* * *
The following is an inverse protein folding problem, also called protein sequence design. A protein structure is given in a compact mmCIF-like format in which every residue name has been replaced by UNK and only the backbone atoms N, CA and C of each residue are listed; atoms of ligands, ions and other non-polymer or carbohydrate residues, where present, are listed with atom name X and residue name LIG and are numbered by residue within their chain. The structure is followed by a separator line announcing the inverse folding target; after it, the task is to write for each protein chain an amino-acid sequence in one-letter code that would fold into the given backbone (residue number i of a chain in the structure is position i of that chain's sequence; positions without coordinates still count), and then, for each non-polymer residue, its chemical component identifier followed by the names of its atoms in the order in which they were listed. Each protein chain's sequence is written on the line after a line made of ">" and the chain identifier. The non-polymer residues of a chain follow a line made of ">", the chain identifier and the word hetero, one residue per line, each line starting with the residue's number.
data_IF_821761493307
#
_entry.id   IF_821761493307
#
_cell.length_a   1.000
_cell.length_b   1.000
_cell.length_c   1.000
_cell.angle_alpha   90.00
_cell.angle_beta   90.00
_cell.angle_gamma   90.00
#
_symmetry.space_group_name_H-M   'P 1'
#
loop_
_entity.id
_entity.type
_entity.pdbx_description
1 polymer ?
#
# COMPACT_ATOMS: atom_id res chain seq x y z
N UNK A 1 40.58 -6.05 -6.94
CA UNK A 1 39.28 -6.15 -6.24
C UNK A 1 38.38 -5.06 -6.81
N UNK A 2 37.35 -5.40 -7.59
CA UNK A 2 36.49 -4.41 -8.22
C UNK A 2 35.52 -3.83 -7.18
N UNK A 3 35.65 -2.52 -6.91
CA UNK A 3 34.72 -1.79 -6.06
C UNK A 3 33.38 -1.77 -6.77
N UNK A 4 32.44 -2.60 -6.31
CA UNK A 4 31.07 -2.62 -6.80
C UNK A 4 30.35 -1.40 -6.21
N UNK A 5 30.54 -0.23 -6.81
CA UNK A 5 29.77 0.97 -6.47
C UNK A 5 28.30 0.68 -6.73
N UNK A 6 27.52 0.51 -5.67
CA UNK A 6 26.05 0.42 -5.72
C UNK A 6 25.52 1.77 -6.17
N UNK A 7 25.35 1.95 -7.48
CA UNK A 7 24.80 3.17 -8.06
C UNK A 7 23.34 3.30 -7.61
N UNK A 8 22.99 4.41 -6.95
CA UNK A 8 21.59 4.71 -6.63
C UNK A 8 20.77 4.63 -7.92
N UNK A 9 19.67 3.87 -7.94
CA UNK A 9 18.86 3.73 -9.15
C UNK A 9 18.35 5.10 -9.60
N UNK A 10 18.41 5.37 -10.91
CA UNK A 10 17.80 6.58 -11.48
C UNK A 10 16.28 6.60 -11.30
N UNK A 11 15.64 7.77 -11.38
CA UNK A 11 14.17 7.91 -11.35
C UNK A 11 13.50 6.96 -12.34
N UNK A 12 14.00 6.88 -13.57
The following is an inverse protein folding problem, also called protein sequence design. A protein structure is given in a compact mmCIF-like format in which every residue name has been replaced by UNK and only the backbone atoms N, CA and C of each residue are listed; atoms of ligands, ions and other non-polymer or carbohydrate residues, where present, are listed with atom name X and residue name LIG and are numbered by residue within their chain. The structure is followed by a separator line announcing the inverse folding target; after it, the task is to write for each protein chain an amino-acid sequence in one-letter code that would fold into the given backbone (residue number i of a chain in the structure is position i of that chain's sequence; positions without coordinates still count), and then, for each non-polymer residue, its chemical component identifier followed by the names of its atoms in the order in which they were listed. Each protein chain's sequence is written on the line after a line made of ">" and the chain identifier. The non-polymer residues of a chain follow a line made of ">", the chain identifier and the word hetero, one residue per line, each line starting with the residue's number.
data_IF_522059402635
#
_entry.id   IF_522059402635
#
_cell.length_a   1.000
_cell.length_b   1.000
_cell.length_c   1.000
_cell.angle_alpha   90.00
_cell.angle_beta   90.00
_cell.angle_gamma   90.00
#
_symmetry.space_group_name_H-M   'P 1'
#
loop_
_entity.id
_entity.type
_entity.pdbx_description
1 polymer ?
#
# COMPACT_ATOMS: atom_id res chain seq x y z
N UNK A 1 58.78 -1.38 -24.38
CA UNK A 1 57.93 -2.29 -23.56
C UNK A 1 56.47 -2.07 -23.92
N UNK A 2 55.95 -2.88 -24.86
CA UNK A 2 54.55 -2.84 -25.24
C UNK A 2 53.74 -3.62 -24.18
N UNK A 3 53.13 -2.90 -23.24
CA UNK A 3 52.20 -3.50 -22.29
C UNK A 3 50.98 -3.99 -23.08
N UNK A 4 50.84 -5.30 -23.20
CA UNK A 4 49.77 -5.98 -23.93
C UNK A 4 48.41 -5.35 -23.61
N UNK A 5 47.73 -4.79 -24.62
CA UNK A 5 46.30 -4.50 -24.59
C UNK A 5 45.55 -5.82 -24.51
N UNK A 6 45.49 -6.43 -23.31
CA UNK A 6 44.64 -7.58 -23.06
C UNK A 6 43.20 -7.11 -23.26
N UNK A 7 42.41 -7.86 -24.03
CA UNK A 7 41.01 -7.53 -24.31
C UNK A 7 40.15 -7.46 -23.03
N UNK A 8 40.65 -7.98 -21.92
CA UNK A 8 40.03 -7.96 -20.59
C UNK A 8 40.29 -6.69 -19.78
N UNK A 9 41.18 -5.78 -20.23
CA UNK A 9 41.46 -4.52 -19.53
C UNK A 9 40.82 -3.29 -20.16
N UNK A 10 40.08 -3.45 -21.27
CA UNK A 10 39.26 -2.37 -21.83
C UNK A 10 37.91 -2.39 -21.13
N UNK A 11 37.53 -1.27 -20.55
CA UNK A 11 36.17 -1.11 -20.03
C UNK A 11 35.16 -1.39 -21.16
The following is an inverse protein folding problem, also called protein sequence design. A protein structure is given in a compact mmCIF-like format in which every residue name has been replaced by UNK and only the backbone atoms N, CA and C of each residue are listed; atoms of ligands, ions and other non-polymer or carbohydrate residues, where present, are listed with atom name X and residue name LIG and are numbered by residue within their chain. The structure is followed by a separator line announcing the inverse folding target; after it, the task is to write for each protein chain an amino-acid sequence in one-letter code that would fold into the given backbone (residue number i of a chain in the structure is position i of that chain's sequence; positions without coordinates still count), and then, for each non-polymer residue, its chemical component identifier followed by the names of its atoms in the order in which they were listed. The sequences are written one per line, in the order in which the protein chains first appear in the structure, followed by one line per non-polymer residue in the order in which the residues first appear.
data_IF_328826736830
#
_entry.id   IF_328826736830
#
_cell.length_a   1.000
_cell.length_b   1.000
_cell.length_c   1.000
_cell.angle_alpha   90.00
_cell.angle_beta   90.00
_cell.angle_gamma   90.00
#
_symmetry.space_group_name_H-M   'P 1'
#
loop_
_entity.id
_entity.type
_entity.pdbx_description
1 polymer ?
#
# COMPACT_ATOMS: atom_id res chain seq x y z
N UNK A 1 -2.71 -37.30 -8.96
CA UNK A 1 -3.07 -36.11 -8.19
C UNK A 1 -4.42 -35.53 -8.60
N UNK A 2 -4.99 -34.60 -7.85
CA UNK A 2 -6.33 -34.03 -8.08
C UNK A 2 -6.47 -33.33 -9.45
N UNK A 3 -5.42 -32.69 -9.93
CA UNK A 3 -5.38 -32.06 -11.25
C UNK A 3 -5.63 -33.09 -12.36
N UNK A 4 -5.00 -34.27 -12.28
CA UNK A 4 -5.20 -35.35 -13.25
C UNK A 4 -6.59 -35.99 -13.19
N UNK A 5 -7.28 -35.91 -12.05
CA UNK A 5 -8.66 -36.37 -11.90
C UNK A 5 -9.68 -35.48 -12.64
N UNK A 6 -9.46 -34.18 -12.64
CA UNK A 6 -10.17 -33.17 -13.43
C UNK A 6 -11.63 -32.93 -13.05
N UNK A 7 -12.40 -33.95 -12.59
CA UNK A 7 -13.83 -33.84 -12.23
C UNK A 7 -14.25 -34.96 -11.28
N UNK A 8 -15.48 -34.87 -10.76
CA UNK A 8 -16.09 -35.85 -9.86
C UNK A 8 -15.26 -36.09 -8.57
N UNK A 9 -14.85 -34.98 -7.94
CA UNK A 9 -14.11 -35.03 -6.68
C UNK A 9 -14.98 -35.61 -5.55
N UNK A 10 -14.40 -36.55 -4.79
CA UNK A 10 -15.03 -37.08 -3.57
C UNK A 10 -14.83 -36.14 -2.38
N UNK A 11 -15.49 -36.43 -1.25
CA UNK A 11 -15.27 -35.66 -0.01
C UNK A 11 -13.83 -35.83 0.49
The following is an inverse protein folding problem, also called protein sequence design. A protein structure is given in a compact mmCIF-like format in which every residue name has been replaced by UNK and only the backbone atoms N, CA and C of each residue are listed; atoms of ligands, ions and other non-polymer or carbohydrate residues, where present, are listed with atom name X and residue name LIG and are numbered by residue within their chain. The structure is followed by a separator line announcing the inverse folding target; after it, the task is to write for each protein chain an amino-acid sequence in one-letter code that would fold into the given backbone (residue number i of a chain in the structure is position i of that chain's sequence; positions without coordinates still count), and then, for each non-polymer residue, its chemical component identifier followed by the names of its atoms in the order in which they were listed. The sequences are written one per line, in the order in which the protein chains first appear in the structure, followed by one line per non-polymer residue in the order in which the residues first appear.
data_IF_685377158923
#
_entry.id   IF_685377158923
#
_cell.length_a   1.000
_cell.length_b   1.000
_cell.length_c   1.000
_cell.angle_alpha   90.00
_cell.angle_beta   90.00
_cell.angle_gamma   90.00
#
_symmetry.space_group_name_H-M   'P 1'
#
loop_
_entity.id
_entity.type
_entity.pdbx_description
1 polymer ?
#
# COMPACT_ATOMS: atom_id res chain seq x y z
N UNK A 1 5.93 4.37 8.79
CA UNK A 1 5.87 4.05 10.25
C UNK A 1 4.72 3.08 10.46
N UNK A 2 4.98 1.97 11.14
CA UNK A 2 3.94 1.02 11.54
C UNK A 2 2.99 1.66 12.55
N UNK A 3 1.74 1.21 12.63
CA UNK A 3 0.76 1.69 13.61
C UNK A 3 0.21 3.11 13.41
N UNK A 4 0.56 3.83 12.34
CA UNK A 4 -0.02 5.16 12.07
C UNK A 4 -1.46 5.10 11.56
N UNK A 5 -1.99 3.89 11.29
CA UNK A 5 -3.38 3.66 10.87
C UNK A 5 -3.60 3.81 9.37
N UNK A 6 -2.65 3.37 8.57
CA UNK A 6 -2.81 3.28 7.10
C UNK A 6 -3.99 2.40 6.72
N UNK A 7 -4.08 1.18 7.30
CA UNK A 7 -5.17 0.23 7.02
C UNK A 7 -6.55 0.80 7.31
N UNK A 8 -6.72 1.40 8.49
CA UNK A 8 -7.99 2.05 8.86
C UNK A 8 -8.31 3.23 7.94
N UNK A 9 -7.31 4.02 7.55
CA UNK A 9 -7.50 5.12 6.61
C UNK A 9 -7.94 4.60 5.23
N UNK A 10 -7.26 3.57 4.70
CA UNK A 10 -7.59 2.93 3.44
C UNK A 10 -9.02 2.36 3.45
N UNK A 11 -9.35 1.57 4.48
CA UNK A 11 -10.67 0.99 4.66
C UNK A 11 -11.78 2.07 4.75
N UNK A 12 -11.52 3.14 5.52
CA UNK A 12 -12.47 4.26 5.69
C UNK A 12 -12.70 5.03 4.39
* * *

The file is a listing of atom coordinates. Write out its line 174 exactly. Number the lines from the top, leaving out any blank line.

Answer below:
_cell.angle_gamma   90.00